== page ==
New laws: Just last month, Oklahoma and Texas, passed so-called Reasonable Childhood Independence bills. These say that kids have the right to some unsupervised time, and parents have the right to give it to them—by choice or by necessity. For instance, if I want my son to feel confident and competent because I let him "free-range," that's fine. But a stretched-thin single mom who works two shifts and can't be home with her seven-year-old for an hour or two after school? She's covered by the new laws, too. Giving your kid some unsupervised time can no longer be considered neglect when it is simply poverty.

Texas and Oklahoma joined Utah, which had passed the first free-range parenting law in 2018. Let Grow has another five or six states on our radar for next year, and in some of them—Colorado, South Carolina, and Idaho—the bills have already been drafted. Click here if you'd like to see the laws in your state, and here if you'd like to help us get some good ones passed. (And here if you would like to donate to the cause).

New research: The rise in childhood anxiety is so scary and sad that some psychologists and educators are beginning to research novel ways to fight it. Long Island University Psychology Professor Camilo Ortiz is undertaking a study this fall that will treat children diagnosed with anxiety disorder with a dose of independence. He will give these kids the Let Grow Project: The assignment to go home and do something new, on their own, without their parents. If, as I've seen happen, the kids grow bolder the more they do some things on their own—run an errand, ride their bike, walk to school—well, then we've got a simple, new, free way to help a whole lot of anxious kids and their parents. After all, parents change as much as the kids do, once they see their hothouse flowers blossoming with pride and confidence. A pilot project in the Boston Public Schools this summer will also be measuring The Let Grow Project's impact on students' social-emotional growth.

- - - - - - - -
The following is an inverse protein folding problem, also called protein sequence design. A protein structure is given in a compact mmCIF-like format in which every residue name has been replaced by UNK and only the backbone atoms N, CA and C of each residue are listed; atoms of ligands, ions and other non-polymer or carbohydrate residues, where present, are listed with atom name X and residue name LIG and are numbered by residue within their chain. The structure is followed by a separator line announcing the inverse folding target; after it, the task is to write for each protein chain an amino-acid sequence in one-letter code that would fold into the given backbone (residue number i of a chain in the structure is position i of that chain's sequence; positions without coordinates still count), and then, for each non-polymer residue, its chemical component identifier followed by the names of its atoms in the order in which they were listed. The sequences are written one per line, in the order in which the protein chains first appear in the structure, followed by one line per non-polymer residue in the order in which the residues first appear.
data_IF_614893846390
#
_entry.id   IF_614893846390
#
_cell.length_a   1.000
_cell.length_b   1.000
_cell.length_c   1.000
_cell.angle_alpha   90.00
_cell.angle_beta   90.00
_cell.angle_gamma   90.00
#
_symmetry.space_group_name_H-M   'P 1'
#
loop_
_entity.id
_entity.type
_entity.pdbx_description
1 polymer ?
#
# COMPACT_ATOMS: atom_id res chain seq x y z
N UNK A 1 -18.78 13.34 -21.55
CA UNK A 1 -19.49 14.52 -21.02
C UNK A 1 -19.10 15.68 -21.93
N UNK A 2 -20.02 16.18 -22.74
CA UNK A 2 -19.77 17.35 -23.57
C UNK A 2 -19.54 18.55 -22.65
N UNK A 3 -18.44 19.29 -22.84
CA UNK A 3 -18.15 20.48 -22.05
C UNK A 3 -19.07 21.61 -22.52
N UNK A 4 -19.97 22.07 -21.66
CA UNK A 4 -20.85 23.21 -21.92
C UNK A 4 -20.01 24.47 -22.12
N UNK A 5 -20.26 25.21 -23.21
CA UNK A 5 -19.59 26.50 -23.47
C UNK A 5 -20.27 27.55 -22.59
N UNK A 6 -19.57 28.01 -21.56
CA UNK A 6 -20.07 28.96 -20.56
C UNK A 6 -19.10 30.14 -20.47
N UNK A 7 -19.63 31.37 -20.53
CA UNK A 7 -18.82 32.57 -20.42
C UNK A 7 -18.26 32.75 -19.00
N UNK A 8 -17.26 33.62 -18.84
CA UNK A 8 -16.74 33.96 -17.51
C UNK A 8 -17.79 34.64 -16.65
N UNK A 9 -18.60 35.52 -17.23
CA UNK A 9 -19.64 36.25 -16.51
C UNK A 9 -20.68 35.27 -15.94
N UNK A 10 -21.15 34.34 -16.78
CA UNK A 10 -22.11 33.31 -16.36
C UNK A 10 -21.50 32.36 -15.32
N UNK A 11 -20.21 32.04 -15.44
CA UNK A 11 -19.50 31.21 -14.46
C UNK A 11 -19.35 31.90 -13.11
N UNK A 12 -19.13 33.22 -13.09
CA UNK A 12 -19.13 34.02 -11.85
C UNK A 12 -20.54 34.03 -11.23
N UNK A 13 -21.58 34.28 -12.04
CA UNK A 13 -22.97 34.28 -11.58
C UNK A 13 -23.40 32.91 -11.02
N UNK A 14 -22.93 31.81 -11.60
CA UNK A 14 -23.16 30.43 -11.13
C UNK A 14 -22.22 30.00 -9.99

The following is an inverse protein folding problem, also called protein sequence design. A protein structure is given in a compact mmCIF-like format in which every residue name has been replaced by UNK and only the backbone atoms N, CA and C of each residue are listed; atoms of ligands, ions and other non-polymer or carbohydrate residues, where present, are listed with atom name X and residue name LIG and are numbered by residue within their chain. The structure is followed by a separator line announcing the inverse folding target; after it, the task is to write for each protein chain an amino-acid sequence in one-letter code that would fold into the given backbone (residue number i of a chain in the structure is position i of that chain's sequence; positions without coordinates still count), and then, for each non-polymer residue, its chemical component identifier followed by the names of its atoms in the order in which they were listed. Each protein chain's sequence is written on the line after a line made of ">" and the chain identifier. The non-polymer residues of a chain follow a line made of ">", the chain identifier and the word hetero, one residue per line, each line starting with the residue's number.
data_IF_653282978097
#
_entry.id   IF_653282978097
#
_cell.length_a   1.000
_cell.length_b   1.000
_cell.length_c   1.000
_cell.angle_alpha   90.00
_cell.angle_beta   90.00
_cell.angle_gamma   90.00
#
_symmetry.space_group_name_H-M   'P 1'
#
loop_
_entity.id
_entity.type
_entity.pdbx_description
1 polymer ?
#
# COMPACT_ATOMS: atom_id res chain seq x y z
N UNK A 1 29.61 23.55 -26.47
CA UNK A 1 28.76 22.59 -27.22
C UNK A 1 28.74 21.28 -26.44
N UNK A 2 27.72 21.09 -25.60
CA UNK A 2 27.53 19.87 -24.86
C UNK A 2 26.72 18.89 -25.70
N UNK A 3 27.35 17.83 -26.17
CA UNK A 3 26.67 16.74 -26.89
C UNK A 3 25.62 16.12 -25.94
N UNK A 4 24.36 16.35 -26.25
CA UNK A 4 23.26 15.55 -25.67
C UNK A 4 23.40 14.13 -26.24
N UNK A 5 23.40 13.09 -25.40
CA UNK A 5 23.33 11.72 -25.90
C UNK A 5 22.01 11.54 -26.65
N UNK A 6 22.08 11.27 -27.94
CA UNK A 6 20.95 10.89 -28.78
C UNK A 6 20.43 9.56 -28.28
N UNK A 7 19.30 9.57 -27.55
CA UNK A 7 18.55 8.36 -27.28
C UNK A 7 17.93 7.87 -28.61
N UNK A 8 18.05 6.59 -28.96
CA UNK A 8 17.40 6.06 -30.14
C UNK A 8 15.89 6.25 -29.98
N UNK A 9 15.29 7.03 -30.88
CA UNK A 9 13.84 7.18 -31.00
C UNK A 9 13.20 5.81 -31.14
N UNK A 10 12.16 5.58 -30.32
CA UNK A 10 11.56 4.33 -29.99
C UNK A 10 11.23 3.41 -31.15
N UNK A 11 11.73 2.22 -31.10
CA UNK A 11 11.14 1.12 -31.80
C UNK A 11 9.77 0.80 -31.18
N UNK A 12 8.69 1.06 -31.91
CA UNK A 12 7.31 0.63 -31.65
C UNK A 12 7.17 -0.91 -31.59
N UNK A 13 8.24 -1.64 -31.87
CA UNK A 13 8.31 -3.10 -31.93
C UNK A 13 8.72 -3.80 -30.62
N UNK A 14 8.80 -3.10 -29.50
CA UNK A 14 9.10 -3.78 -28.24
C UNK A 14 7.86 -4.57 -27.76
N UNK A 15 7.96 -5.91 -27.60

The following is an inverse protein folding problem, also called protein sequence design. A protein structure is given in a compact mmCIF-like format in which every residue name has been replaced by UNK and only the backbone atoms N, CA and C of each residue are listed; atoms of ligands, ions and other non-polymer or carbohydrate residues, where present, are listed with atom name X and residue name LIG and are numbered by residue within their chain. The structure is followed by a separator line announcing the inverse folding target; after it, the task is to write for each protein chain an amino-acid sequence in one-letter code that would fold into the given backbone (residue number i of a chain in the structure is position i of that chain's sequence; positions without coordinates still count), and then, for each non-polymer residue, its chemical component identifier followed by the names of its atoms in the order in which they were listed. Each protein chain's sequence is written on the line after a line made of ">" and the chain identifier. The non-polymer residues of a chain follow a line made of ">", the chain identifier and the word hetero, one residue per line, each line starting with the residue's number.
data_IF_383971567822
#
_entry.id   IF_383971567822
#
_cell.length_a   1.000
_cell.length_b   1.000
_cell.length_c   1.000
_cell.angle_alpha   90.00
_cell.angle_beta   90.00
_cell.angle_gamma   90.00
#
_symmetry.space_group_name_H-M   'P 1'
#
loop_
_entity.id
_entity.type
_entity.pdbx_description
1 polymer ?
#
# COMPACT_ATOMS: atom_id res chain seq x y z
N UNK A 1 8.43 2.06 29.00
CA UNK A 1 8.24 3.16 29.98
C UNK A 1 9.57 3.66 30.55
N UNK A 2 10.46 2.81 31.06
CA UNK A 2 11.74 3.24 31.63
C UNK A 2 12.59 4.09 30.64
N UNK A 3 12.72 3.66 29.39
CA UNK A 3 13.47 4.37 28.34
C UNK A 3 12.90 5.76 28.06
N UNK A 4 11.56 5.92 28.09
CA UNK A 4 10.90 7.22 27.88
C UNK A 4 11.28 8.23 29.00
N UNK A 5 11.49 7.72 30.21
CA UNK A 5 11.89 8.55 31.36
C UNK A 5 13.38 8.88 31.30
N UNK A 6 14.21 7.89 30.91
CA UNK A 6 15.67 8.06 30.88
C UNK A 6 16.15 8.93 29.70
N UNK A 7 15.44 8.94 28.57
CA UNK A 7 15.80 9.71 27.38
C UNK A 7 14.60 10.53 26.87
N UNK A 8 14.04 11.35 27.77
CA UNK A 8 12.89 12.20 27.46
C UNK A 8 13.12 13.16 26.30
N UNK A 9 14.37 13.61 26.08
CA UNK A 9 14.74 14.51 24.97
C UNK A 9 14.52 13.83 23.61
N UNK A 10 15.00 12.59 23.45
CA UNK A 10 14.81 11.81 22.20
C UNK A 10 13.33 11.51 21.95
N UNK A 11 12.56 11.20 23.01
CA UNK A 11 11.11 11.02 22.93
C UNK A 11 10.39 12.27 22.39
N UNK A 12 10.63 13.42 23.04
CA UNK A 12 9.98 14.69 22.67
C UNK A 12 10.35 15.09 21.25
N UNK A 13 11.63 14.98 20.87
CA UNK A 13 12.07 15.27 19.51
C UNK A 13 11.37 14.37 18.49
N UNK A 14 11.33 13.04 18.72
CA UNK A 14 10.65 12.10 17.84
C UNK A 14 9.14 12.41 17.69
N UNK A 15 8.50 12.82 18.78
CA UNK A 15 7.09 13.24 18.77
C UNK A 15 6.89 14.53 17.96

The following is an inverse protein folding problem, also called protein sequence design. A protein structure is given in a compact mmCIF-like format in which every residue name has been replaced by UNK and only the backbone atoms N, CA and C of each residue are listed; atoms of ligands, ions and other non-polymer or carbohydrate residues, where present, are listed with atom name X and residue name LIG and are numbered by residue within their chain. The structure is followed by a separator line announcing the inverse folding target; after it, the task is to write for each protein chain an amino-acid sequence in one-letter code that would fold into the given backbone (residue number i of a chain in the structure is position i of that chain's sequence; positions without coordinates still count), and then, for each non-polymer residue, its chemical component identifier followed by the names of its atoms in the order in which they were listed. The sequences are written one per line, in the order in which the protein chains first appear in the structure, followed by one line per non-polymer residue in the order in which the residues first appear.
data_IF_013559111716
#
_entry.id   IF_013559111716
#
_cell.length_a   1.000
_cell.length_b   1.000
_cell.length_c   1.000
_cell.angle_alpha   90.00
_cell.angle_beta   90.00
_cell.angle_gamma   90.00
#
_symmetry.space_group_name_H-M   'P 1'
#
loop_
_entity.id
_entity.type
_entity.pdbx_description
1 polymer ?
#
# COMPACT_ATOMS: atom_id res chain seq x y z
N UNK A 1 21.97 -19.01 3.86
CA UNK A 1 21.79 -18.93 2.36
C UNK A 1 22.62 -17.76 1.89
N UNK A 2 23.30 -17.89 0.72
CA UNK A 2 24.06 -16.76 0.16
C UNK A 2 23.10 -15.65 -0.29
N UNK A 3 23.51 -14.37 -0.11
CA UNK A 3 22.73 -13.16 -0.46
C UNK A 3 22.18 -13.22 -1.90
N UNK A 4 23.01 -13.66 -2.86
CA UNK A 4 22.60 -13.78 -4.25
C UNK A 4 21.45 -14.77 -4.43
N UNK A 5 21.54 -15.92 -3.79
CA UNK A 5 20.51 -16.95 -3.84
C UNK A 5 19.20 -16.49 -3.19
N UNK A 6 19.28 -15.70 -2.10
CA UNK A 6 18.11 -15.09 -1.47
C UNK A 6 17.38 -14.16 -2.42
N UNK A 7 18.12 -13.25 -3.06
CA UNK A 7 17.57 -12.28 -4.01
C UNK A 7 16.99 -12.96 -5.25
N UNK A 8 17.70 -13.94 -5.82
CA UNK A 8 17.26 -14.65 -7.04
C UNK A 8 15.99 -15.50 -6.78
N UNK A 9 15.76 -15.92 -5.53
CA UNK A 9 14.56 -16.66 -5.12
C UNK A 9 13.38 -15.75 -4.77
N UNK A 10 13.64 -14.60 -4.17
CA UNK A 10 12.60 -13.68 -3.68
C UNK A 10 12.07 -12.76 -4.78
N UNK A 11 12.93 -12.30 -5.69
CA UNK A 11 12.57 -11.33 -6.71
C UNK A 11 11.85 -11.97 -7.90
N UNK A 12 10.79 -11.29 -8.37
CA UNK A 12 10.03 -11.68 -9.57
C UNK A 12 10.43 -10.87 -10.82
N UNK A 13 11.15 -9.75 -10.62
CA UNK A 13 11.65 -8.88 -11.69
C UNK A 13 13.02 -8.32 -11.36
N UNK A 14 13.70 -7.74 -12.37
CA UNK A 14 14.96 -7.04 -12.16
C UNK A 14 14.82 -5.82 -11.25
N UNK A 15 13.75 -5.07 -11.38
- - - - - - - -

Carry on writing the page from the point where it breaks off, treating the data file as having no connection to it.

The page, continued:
New partners: In 2017, Haidt, Free to Learn author Peter Gray, and Daniel Shuchman, former chairman of the Foundation for Individual Rights in Education (FIRE), and I co-founded Let Grow. All of us were worried that overprotection was undermining kids. Gray and Shuchman were particularly concerned that groups promoting civil discourse and open-mindedness at the university level represented late-stage interventions. So our nonprofit is focused on developing resilience much earlier in childhood, as a vaccine against fragility. Our school programs, thought leadership, advocacy, and outreach are all dedicated to making it easy, normal and legal to give kids back some fortifying independence.

New Word: The phrase Free-Range Kids has made its way into the dictionary. It gives people a name for "a style of child rearing in which parents allow their children to move about without constant adult supervision, aimed at instilling independence and self-reliance," as says. Giving kids some freedom to explore, play, and even screw up a bit isn't slacker parenting or neglect. It's "Free-Range."

That sounds like bragging, so I'll leave it there. The fact is, there are plenty of forces keeping kids inside, supervised, scared, distrusted, and in a way, disabled. ("How will I get off the tracks?") But there are so many people concerned about stunting a generation's growth that we are now a force to be reckoned with, too.

And since our way gives kids and parents more freedom, more trust, more power and more hope, we are going to win.